BLOOMINGTON — For the first time in three decades, the McLean County Democratic Party will have a new chair this year.
Chairman John Penn will not pursue another term after 34 years in that position, he confirmed, setting up a scramble for his successor to be elected by local precinct committeemen on April 16.
Three people have announced they're considering pursuing the job: Patrick Cortesi, co-founder of Indivisible McLean County, a chapter of the nationwide liberal activist group; Dorothy Deany, McLean County Democratic Party co-chair; and Erik Rankin, an Illinois State University political science professor.
“There are communities in Bloomington-Normal that don’t feel the Democratic Party has been able to do much for them," said Cortesi, who works in facilities management for Bloomington's District 87. "We need to do better outreach to some communities in town and do a better job explaining our values. We can’t always be against something. We need to be for something and communicate that effectively.”
Deany, a Bloomington retiree, said she's running because there's value in the continuity she brings as a multi-year member of local party leadership.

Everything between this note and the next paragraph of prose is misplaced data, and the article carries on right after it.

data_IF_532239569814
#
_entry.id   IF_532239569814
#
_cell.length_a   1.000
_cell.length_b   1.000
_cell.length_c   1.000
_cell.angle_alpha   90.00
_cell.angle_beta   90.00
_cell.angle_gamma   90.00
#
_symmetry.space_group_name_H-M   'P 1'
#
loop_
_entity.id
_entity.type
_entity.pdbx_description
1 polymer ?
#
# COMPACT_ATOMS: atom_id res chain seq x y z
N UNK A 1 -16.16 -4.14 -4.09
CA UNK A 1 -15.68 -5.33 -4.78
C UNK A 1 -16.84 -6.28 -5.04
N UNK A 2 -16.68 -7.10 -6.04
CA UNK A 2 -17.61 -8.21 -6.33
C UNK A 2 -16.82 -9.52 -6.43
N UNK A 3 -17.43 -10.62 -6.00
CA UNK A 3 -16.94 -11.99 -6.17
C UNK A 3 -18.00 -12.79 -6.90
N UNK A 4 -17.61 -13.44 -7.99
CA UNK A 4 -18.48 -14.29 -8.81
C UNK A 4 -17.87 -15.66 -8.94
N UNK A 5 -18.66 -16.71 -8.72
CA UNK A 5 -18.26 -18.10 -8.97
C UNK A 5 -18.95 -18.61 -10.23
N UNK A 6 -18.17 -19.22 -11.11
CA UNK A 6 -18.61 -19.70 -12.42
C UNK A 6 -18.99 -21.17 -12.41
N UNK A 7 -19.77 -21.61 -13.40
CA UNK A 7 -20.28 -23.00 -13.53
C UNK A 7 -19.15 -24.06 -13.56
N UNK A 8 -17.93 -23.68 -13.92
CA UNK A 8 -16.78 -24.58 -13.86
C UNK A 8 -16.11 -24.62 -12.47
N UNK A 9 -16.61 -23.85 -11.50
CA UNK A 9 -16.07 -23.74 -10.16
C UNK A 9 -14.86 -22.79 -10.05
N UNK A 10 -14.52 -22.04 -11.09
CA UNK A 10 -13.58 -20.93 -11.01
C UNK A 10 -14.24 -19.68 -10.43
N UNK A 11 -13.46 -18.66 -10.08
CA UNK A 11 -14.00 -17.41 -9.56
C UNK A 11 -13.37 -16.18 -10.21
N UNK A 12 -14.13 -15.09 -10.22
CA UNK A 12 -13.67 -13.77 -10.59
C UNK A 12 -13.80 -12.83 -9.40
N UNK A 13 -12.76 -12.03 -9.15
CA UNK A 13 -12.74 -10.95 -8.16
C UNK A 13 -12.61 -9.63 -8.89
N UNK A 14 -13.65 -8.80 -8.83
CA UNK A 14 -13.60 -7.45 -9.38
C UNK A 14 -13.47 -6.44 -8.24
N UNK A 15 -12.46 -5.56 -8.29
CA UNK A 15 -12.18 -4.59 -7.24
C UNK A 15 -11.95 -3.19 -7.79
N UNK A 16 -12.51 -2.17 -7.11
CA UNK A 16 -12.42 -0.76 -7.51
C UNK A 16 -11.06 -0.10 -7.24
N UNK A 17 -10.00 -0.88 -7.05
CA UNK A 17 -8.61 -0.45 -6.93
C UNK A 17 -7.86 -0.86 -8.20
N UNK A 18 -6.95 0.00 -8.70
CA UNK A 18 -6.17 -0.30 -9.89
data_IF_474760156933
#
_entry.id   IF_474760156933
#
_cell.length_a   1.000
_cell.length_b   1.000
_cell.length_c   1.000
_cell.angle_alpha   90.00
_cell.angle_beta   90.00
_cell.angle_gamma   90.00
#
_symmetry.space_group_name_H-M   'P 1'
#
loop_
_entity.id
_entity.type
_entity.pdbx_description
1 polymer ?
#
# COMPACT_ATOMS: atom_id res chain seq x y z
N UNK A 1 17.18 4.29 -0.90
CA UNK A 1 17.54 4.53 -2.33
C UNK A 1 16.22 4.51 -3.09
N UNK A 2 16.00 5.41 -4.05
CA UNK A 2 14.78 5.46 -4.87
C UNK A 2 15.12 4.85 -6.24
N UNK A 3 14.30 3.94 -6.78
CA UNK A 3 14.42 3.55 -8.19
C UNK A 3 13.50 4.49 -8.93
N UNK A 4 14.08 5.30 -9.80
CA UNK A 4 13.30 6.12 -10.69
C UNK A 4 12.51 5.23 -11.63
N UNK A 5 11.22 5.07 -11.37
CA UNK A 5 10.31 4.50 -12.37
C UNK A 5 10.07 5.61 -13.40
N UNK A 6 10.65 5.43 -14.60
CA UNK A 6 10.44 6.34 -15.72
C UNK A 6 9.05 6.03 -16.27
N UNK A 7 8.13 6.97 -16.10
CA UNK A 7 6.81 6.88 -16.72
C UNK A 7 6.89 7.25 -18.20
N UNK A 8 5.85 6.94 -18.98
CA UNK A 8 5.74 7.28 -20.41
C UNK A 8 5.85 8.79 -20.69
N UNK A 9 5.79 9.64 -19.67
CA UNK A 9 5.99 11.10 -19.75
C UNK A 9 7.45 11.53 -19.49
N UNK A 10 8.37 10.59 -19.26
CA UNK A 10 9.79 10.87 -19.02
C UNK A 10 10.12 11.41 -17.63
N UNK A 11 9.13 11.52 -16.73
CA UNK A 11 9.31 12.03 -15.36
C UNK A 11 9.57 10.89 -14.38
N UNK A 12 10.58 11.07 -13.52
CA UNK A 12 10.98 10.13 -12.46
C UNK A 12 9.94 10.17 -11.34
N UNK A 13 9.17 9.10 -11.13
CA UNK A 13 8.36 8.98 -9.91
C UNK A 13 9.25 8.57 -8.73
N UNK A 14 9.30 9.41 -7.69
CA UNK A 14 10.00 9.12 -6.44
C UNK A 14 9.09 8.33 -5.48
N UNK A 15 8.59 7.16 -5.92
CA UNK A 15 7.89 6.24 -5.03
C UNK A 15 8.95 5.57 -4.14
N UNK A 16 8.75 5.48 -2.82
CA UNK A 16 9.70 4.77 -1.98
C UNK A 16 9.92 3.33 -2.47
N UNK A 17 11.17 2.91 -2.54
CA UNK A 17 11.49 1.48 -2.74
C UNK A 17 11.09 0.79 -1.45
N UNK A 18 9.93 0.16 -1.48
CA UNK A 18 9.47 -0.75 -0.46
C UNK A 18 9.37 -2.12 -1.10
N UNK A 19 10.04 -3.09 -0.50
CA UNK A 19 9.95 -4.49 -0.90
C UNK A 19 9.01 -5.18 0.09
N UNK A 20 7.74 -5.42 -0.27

"I have witnessed and respect the history and tradition of the county party, and understand, and look forward to, working with recently active groups to unite our party in supporting democratic candidates, locally, statewide and nationally," she said.
Rankin said he decided not to run for a fourth McLean County Board term specifically to pursue the party chairmanship. He also holds a master's degree in political management from George Washington University in Washington, D.C.
"We’re seeing a paradigm shift, moving from (elections being) coronations and giving people a choice,” he said. “What better person to help Democrats get elected to public office than someone that has done so for three terms?”
Both of the county's other major political parties also will have new chairs: Republican Party Chair Chuck Erickson will step down to focus on his legal practice and McLean County Board service, and Libertarian Party Chair Bennett Morris will step down to run for chair of the Illinois Libertarian Party.
Former Republican party vice chair Connie Beard is running for chair, and Normal City Council member Scott Preston is considering a run. Steve Seuss has announced he's running for Libertarian party chair.
All three parties are gearing up for the March 20 primary election, followed by the general election on Nov. 6. While Republicans have a strong base of power, including a 15-5 advantage on the county board, Democrats are optimistic about their chances in the first elections under Republican President Donald Trump, and local Libertarians are on the ballot as a major party for the first time.